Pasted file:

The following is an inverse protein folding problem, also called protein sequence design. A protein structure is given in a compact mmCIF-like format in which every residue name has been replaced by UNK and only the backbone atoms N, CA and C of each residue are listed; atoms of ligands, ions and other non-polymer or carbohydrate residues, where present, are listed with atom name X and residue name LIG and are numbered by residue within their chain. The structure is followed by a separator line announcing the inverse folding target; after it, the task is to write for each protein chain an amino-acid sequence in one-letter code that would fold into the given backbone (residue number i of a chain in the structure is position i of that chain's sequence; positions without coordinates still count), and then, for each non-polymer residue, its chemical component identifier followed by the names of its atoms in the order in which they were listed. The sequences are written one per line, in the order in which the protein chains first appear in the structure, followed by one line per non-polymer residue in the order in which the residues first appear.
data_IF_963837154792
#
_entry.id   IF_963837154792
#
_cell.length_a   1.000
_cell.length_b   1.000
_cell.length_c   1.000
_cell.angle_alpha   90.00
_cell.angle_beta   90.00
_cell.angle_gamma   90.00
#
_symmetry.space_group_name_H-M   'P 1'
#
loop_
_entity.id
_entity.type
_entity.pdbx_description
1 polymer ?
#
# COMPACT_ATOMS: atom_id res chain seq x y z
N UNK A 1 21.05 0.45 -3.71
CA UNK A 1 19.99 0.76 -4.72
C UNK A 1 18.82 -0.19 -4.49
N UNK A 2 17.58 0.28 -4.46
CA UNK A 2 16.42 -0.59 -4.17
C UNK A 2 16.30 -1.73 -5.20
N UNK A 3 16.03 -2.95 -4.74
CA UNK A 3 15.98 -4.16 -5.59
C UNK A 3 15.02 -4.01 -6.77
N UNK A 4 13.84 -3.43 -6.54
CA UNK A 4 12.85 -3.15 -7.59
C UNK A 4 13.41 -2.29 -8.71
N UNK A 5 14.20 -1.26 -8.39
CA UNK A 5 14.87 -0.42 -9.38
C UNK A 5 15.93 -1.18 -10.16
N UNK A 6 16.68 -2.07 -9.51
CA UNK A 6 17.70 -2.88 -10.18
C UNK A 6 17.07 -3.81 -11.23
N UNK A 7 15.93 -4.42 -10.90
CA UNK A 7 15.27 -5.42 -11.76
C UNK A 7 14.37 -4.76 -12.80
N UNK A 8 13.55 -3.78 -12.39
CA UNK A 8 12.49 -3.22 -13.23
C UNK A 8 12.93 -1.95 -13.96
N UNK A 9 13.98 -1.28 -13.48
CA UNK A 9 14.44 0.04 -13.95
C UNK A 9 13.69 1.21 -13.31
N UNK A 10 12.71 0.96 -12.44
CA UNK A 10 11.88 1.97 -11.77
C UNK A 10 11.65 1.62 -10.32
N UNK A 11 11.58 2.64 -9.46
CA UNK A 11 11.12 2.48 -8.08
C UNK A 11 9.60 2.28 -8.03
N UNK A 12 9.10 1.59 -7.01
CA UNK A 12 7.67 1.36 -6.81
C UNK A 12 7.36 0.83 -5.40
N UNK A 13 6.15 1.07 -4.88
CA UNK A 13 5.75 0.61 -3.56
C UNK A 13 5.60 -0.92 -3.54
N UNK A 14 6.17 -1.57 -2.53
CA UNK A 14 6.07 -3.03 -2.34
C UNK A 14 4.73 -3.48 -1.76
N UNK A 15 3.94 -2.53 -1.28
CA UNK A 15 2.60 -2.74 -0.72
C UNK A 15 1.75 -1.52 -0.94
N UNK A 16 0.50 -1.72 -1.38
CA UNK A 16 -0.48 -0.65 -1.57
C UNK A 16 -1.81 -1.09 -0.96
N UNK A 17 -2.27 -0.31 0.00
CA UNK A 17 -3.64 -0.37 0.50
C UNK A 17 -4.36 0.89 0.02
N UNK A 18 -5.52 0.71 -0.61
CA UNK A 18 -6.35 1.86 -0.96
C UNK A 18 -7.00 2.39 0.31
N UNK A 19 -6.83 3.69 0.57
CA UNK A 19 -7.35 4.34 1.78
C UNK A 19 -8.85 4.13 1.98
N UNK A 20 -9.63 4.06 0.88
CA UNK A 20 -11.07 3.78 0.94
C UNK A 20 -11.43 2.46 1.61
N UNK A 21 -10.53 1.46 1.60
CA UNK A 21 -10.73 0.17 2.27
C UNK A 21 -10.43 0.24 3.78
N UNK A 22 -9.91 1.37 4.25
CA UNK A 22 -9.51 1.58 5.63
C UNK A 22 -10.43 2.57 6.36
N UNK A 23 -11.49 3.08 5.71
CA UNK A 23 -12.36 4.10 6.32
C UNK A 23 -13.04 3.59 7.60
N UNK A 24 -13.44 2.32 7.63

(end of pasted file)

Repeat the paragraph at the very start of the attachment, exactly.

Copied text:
The following is an inverse protein folding problem, also called protein sequence design. A protein structure is given in a compact mmCIF-like format in which every residue name has been replaced by UNK and only the backbone atoms N, CA and C of each residue are listed; atoms of ligands, ions and other non-polymer or carbohydrate residues, where present, are listed with atom name X and residue name LIG and are numbered by residue within their chain. The structure is followed by a separator line announcing the inverse folding target; after it, the task is to write for each protein chain an amino-acid sequence in one-letter code that would fold into the given backbone (residue number i of a chain in the structure is position i of that chain's sequence; positions without coordinates still count), and then, for each non-polymer residue, its chemical component identifier followed by the names of its atoms in the order in which they were listed. The sequences are written one per line, in the order in which the protein chains first appear in the structure, followed by one line per non-polymer residue in the order in which the residues first appear.